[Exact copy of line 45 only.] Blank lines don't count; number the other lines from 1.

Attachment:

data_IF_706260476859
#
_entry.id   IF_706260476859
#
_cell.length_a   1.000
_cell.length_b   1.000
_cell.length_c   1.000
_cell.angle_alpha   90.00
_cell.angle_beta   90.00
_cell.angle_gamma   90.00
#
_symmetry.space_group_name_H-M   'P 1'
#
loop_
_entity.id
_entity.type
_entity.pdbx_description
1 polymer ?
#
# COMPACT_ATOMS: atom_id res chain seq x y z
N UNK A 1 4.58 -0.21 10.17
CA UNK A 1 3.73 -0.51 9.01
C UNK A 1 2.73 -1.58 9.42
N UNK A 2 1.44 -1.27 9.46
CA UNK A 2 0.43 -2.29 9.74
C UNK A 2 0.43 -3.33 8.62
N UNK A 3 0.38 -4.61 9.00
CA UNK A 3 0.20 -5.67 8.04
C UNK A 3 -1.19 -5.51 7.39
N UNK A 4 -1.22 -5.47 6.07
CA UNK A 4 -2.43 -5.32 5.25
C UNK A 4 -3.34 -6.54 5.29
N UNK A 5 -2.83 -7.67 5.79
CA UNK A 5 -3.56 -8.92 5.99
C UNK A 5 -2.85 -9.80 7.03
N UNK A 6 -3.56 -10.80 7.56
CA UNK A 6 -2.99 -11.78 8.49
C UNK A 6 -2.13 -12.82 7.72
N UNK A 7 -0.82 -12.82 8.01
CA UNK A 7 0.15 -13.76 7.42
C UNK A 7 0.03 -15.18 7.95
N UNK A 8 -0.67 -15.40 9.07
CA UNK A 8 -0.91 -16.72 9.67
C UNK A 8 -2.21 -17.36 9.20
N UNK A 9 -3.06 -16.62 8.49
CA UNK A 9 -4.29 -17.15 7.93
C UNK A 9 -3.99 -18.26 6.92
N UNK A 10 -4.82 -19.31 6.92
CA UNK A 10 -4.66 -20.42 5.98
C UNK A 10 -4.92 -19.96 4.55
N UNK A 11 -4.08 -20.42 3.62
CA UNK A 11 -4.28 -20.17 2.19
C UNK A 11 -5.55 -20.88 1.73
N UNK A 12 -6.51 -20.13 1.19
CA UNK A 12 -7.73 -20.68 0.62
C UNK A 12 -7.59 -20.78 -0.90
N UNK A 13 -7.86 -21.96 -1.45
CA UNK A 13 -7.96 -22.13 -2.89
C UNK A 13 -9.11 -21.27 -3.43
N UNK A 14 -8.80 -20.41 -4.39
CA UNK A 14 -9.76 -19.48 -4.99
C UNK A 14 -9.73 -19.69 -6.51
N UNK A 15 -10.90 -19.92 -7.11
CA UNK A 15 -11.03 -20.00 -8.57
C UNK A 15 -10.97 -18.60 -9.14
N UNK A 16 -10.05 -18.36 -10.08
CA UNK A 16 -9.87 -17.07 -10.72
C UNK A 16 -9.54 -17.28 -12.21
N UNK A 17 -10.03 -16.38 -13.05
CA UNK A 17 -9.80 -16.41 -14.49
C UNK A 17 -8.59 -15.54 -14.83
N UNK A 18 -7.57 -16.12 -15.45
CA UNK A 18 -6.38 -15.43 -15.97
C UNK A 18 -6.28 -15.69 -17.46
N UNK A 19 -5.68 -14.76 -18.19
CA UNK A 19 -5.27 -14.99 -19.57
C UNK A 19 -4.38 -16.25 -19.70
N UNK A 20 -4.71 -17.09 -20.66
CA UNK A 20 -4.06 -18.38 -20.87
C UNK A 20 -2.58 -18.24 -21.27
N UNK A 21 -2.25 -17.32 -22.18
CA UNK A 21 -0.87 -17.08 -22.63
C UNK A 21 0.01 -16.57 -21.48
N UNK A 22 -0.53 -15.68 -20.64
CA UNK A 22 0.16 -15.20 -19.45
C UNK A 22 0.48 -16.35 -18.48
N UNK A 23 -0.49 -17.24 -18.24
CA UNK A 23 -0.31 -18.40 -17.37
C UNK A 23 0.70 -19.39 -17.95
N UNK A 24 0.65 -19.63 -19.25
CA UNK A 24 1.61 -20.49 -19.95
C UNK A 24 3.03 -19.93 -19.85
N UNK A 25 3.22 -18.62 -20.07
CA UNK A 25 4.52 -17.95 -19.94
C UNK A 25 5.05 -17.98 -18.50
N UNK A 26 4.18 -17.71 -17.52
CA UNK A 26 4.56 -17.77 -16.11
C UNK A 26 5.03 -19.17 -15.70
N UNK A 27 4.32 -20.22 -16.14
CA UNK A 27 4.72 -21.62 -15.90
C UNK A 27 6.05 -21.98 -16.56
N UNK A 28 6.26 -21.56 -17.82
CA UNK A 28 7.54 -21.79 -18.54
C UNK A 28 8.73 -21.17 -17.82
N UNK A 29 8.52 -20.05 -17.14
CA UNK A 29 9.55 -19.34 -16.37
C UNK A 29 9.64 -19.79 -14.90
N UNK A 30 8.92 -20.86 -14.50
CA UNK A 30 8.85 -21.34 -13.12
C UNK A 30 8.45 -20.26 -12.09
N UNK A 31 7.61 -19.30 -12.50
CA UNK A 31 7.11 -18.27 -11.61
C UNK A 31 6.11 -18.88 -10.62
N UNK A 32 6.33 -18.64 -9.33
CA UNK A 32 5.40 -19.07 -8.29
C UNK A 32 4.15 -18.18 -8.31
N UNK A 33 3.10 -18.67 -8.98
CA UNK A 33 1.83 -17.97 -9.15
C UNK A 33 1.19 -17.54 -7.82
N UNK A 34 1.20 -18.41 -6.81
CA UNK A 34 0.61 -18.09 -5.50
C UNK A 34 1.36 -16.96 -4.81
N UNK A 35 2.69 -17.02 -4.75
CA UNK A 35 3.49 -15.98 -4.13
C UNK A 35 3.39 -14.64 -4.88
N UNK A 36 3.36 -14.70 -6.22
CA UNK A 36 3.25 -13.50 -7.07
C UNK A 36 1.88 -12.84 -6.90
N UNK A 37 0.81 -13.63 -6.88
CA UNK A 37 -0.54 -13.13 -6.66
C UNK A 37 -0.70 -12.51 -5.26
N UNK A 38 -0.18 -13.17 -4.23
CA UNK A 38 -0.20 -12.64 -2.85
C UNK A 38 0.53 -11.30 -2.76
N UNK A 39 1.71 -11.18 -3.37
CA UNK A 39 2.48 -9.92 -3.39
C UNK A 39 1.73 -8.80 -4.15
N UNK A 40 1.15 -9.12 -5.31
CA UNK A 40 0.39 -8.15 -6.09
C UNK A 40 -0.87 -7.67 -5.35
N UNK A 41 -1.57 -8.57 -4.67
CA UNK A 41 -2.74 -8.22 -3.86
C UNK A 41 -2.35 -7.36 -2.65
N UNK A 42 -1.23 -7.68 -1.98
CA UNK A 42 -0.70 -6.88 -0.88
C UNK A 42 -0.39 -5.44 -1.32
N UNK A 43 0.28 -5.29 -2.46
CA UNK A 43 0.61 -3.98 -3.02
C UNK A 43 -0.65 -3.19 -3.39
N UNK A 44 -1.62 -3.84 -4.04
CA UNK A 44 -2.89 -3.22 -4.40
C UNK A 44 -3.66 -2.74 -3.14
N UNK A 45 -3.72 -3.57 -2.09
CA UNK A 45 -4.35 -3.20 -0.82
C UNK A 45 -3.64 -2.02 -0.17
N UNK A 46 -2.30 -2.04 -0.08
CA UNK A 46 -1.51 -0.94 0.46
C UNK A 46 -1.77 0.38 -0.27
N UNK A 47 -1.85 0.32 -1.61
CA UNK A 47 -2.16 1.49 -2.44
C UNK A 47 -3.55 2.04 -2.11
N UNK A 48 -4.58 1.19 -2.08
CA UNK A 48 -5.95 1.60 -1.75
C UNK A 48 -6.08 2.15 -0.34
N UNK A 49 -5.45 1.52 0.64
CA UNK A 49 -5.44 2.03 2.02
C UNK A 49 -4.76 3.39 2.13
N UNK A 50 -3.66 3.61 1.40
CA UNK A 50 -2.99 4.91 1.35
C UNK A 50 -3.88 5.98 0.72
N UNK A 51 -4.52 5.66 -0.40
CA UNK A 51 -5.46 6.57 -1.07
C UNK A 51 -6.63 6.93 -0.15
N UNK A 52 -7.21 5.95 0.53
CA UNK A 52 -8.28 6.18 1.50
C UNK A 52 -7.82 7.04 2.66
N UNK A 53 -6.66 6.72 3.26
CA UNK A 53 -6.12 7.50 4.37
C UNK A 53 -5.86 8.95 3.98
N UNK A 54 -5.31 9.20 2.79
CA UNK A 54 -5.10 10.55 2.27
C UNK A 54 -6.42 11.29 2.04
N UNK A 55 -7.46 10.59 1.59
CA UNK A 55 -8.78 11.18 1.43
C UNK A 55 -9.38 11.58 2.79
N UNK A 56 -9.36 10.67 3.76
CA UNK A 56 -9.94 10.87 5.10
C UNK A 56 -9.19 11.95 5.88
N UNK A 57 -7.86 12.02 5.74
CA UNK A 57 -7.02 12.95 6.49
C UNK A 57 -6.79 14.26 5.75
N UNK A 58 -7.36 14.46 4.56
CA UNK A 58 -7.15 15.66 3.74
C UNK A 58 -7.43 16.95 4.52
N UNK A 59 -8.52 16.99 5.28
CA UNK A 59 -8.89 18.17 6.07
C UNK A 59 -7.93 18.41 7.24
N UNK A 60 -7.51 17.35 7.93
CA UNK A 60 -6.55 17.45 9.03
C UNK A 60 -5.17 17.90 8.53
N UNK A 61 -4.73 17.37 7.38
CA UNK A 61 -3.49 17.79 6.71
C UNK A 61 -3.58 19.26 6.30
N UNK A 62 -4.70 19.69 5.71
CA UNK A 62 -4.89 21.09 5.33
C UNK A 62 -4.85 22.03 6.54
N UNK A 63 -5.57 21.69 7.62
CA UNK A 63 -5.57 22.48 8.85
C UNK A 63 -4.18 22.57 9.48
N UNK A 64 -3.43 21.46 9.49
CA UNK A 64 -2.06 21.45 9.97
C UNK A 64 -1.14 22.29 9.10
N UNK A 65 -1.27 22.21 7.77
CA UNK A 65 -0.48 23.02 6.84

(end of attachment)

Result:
N UNK A 9 -3.06 -16.62 8.49